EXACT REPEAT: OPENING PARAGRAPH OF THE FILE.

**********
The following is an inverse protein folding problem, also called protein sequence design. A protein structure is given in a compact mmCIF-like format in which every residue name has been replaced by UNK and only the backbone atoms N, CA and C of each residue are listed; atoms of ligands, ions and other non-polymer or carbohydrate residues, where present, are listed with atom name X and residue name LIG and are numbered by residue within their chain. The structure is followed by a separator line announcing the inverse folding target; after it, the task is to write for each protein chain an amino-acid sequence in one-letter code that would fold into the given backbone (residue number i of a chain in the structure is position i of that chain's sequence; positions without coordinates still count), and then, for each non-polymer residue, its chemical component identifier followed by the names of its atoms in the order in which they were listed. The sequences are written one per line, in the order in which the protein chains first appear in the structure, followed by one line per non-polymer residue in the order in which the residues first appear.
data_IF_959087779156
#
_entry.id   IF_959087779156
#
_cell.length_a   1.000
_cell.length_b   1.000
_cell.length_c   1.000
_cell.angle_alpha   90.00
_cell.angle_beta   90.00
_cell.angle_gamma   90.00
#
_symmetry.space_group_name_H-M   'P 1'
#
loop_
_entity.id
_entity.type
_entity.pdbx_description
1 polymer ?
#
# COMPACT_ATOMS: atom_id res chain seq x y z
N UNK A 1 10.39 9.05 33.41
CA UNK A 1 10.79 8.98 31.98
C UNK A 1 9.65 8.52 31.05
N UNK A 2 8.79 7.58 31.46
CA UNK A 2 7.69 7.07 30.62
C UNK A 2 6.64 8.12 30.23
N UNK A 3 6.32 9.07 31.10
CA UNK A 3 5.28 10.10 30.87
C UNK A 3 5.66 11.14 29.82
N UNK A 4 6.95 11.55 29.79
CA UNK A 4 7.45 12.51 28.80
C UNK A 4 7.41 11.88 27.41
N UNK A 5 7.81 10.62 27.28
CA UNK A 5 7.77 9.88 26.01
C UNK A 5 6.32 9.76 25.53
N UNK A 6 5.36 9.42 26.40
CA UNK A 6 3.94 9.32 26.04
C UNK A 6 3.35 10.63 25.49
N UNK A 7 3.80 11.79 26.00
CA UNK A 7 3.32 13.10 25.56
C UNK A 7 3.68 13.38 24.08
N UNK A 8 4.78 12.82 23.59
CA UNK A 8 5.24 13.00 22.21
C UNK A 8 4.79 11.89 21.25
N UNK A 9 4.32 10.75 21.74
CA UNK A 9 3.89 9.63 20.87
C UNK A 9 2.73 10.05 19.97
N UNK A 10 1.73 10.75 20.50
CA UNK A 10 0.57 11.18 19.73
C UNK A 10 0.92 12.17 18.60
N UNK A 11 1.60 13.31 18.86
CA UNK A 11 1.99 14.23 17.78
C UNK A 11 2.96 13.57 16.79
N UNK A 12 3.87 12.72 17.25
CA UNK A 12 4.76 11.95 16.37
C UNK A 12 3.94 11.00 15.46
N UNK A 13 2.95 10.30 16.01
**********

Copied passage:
The following is an inverse protein folding problem, also called protein sequence design. A protein structure is given in a compact mmCIF-like format in which every residue name has been replaced by UNK and only the backbone atoms N, CA and C of each residue are listed; atoms of ligands, ions and other non-polymer or carbohydrate residues, where present, are listed with atom name X and residue name LIG and are numbered by residue within their chain. The structure is followed by a separator line announcing the inverse folding target; after it, the task is to write for each protein chain an amino-acid sequence in one-letter code that would fold into the given backbone (residue number i of a chain in the structure is position i of that chain's sequence; positions without coordinates still count), and then, for each non-polymer residue, its chemical component identifier followed by the names of its atoms in the order in which they were listed. The sequences are written one per line, in the order in which the protein chains first appear in the structure, followed by one line per non-polymer residue in the order in which the residues first appear.